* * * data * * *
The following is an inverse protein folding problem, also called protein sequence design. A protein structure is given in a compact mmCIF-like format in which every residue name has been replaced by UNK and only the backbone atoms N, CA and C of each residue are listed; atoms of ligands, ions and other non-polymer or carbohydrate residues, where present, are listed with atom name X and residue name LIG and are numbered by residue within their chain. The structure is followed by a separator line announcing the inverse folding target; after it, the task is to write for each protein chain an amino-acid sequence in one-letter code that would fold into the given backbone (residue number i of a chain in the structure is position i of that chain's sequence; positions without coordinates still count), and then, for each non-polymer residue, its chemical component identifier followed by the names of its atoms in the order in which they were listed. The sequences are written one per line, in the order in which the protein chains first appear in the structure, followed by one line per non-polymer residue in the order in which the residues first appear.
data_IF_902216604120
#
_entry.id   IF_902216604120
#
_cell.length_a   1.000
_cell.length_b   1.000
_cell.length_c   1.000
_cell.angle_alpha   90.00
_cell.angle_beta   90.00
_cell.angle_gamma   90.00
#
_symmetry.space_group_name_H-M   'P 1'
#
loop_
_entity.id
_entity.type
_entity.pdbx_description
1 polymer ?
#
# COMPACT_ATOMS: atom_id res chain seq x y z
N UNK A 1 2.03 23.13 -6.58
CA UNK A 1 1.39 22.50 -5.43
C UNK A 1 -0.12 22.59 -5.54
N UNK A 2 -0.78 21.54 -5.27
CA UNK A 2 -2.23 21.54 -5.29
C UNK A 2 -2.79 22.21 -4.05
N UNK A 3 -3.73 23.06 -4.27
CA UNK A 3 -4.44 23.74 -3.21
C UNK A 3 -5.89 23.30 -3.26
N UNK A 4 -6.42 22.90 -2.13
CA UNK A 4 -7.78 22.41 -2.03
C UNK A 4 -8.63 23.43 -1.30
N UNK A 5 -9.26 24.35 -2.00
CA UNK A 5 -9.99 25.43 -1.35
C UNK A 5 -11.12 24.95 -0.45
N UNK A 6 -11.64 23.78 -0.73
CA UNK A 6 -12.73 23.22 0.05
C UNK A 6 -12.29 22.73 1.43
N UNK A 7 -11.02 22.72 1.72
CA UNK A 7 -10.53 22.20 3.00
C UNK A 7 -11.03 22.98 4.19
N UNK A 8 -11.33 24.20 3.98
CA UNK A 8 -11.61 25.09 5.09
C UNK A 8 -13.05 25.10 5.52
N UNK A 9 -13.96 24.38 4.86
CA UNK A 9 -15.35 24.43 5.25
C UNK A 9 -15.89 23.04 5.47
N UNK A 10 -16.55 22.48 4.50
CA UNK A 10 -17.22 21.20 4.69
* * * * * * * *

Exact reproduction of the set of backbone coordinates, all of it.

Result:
The following is an inverse protein folding problem, also called protein sequence design. A protein structure is given in a compact mmCIF-like format in which every residue name has been replaced by UNK and only the backbone atoms N, CA and C of each residue are listed; atoms of ligands, ions and other non-polymer or carbohydrate residues, where present, are listed with atom name X and residue name LIG and are numbered by residue within their chain. The structure is followed by a separator line announcing the inverse folding target; after it, the task is to write for each protein chain an amino-acid sequence in one-letter code that would fold into the given backbone (residue number i of a chain in the structure is position i of that chain's sequence; positions without coordinates still count), and then, for each non-polymer residue, its chemical component identifier followed by the names of its atoms in the order in which they were listed. The sequences are written one per line, in the order in which the protein chains first appear in the structure, followed by one line per non-polymer residue in the order in which the residues first appear.
data_IF_902216604120
#
_entry.id   IF_902216604120
#
_cell.length_a   1.000
_cell.length_b   1.000
_cell.length_c   1.000
_cell.angle_alpha   90.00
_cell.angle_beta   90.00
_cell.angle_gamma   90.00
#
_symmetry.space_group_name_H-M   'P 1'
#
loop_
_entity.id
_entity.type
_entity.pdbx_description
1 polymer ?
#
# COMPACT_ATOMS: atom_id res chain seq x y z
N UNK A 1 2.03 23.13 -6.58
CA UNK A 1 1.39 22.50 -5.43
C UNK A 1 -0.12 22.59 -5.54
N UNK A 2 -0.78 21.54 -5.27
CA UNK A 2 -2.23 21.54 -5.29
C UNK A 2 -2.79 22.21 -4.05
N UNK A 3 -3.73 23.06 -4.27
CA UNK A 3 -4.44 23.74 -3.21
C UNK A 3 -5.89 23.30 -3.26
N UNK A 4 -6.42 22.90 -2.13
CA UNK A 4 -7.78 22.41 -2.03
C UNK A 4 -8.63 23.43 -1.30
N UNK A 5 -9.26 24.35 -2.00
CA UNK A 5 -9.99 25.43 -1.35
C UNK A 5 -11.12 24.95 -0.45
N UNK A 6 -11.64 23.78 -0.73
CA UNK A 6 -12.73 23.22 0.05
C UNK A 6 -12.29 22.73 1.43
N UNK A 7 -11.02 22.72 1.72
CA UNK A 7 -10.53 22.20 3.00
C UNK A 7 -11.03 22.98 4.19
N UNK A 8 -11.33 24.20 3.98
CA UNK A 8 -11.61 25.09 5.09
C UNK A 8 -13.05 25.10 5.52
N UNK A 9 -13.96 24.38 4.86
CA UNK A 9 -15.35 24.43 5.25
C UNK A 9 -15.89 23.04 5.47
N UNK A 10 -16.55 22.48 4.50
CA UNK A 10 -17.22 21.20 4.69